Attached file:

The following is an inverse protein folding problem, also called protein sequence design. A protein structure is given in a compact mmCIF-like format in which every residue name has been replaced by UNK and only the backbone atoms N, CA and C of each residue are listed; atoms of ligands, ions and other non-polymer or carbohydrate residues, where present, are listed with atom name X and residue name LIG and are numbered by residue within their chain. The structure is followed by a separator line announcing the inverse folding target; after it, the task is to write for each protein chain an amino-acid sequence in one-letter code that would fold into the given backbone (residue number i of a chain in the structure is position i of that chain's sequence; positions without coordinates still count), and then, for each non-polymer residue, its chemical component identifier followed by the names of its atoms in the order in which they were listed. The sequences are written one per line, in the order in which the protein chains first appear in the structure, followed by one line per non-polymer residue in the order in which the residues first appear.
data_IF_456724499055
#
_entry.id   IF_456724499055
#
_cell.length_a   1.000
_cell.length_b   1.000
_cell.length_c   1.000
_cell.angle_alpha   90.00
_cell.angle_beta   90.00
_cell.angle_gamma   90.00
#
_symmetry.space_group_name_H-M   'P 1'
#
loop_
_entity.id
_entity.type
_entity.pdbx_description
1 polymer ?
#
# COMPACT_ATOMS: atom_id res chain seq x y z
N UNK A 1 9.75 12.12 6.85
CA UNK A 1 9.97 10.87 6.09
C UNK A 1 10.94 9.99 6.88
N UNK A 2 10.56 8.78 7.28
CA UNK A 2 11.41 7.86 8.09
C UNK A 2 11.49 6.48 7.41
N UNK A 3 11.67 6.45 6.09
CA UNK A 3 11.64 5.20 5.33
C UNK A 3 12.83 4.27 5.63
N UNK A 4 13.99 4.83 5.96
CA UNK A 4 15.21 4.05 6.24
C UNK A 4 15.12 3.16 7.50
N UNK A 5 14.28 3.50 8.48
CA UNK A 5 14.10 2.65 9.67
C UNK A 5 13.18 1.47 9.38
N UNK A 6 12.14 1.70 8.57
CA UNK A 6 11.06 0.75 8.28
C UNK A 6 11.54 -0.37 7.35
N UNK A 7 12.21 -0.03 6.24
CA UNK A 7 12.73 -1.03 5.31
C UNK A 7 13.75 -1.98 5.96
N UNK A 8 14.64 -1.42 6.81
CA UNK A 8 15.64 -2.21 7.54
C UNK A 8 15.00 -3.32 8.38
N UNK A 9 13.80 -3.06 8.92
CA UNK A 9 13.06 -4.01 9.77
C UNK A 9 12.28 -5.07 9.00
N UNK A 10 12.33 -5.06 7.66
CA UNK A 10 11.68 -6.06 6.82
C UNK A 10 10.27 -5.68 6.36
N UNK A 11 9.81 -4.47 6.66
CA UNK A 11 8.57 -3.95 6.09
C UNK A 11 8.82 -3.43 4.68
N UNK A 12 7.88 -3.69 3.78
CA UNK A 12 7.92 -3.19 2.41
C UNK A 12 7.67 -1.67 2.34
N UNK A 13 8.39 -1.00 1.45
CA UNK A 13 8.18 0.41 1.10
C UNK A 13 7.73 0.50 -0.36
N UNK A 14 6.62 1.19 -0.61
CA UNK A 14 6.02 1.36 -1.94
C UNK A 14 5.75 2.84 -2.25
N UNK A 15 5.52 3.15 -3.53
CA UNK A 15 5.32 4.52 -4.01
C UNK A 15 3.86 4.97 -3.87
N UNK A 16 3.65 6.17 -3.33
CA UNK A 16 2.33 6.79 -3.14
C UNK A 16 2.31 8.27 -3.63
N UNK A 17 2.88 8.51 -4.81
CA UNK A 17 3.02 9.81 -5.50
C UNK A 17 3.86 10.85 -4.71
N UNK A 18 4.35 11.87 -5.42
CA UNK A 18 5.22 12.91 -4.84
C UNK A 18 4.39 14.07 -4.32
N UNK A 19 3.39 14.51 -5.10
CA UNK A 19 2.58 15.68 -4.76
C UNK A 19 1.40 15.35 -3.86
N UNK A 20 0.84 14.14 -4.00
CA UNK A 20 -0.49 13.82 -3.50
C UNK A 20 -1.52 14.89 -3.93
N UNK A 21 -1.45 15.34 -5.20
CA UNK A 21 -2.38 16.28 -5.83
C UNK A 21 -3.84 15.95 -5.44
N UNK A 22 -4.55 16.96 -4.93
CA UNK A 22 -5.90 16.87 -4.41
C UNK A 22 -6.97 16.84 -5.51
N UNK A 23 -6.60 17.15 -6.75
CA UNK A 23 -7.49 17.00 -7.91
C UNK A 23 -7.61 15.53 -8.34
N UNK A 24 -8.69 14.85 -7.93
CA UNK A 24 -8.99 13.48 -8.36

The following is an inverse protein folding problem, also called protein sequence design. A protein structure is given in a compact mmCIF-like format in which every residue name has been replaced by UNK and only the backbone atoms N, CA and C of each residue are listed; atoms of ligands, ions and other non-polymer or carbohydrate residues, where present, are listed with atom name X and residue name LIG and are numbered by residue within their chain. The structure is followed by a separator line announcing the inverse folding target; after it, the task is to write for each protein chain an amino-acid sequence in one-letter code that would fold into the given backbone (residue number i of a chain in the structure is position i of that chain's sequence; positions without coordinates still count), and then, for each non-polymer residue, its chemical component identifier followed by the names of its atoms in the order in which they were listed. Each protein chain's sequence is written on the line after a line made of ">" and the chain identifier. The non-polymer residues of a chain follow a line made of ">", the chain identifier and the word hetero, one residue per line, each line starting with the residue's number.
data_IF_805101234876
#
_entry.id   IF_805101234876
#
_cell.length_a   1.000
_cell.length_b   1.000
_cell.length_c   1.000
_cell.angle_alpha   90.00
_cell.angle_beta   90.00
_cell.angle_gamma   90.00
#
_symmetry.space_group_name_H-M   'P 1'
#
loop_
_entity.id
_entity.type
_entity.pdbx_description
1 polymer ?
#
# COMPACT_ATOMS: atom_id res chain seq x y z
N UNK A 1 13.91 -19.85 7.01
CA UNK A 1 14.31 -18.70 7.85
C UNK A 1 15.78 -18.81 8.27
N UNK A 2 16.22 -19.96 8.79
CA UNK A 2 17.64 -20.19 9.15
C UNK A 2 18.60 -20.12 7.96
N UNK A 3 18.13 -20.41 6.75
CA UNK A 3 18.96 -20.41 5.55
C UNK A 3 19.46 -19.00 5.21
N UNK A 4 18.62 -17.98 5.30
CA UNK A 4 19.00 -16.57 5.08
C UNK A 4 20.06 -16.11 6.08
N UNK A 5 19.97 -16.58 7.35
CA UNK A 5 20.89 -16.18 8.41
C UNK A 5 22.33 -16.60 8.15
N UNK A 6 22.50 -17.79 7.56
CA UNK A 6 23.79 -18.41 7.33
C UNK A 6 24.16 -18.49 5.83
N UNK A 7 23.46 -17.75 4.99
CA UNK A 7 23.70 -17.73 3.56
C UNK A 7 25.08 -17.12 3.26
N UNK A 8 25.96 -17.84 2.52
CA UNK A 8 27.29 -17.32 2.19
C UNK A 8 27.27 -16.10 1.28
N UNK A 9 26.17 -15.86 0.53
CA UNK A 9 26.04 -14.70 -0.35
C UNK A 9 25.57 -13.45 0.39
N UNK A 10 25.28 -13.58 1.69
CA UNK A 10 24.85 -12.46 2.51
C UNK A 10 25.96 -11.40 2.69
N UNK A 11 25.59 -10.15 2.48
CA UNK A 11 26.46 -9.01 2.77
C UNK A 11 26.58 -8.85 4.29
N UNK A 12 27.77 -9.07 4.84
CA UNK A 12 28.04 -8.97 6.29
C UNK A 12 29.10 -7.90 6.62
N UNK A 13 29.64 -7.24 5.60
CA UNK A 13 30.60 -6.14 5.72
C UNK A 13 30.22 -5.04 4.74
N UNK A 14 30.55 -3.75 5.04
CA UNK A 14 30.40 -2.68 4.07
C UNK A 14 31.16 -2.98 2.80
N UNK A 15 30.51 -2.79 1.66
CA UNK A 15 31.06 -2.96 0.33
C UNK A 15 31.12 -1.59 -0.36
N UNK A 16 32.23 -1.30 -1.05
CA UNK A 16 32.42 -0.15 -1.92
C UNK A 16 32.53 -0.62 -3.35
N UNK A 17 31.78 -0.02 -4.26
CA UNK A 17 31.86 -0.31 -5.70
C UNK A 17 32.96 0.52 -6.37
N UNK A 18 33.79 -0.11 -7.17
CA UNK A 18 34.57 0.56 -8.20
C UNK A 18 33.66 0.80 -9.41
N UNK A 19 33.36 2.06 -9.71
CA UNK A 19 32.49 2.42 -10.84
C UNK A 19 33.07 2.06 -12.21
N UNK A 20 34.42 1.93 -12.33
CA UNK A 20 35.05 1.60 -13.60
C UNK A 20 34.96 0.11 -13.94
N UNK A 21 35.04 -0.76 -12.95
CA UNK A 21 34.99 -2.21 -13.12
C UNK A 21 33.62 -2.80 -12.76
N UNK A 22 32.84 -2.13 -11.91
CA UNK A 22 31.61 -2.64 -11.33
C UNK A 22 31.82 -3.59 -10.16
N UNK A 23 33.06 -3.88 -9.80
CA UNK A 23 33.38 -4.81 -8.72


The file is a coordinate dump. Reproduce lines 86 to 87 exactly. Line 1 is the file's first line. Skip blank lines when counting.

CA UNK A 22 -5.90 16.87 -4.41
C UNK A 22 -6.97 16.84 -5.51